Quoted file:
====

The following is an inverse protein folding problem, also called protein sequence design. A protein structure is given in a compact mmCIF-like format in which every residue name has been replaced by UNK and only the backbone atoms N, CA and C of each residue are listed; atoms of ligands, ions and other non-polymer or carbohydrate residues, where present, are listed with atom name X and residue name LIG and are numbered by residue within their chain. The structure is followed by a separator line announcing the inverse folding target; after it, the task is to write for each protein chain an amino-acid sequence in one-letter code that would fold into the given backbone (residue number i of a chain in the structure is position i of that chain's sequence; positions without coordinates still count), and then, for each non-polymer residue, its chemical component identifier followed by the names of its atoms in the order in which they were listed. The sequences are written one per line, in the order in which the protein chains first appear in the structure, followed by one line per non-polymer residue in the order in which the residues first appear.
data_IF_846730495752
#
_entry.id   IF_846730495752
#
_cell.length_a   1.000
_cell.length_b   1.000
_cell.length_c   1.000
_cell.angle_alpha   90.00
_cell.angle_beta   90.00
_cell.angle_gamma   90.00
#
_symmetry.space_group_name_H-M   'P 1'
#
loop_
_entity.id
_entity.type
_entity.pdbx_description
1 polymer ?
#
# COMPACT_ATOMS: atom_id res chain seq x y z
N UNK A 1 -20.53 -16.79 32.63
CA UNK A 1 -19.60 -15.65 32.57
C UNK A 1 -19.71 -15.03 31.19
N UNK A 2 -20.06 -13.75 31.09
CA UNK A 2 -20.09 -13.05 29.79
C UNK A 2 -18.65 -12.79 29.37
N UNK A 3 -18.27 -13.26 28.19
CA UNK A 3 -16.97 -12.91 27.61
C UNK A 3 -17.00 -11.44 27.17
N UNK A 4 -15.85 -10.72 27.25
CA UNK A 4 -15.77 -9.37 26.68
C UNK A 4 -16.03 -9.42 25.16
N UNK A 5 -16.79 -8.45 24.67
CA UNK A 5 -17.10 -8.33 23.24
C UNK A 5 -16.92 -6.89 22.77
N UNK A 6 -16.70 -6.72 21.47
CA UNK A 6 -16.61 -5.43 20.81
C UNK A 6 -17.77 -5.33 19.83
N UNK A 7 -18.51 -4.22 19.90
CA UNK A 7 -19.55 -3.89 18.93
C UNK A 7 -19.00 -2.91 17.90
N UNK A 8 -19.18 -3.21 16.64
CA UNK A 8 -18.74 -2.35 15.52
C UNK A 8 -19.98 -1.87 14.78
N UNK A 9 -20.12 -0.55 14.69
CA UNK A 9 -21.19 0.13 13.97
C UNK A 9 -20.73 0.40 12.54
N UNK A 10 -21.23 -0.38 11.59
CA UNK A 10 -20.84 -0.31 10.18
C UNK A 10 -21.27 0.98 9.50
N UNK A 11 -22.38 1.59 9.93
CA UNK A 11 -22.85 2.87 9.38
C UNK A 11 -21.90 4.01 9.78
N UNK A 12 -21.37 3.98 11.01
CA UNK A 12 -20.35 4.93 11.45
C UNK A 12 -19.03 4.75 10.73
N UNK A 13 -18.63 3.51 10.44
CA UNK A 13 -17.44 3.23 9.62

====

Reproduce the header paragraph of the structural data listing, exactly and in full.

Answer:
The following is an inverse protein folding problem, also called protein sequence design. A protein structure is given in a compact mmCIF-like format in which every residue name has been replaced by UNK and only the backbone atoms N, CA and C of each residue are listed; atoms of ligands, ions and other non-polymer or carbohydrate residues, where present, are listed with atom name X and residue name LIG and are numbered by residue within their chain. The structure is followed by a separator line announcing the inverse folding target; after it, the task is to write for each protein chain an amino-acid sequence in one-letter code that would fold into the given backbone (residue number i of a chain in the structure is position i of that chain's sequence; positions without coordinates still count), and then, for each non-polymer residue, its chemical component identifier followed by the names of its atoms in the order in which they were listed. The sequences are written one per line, in the order in which the protein chains first appear in the structure, followed by one line per non-polymer residue in the order in which the residues first appear.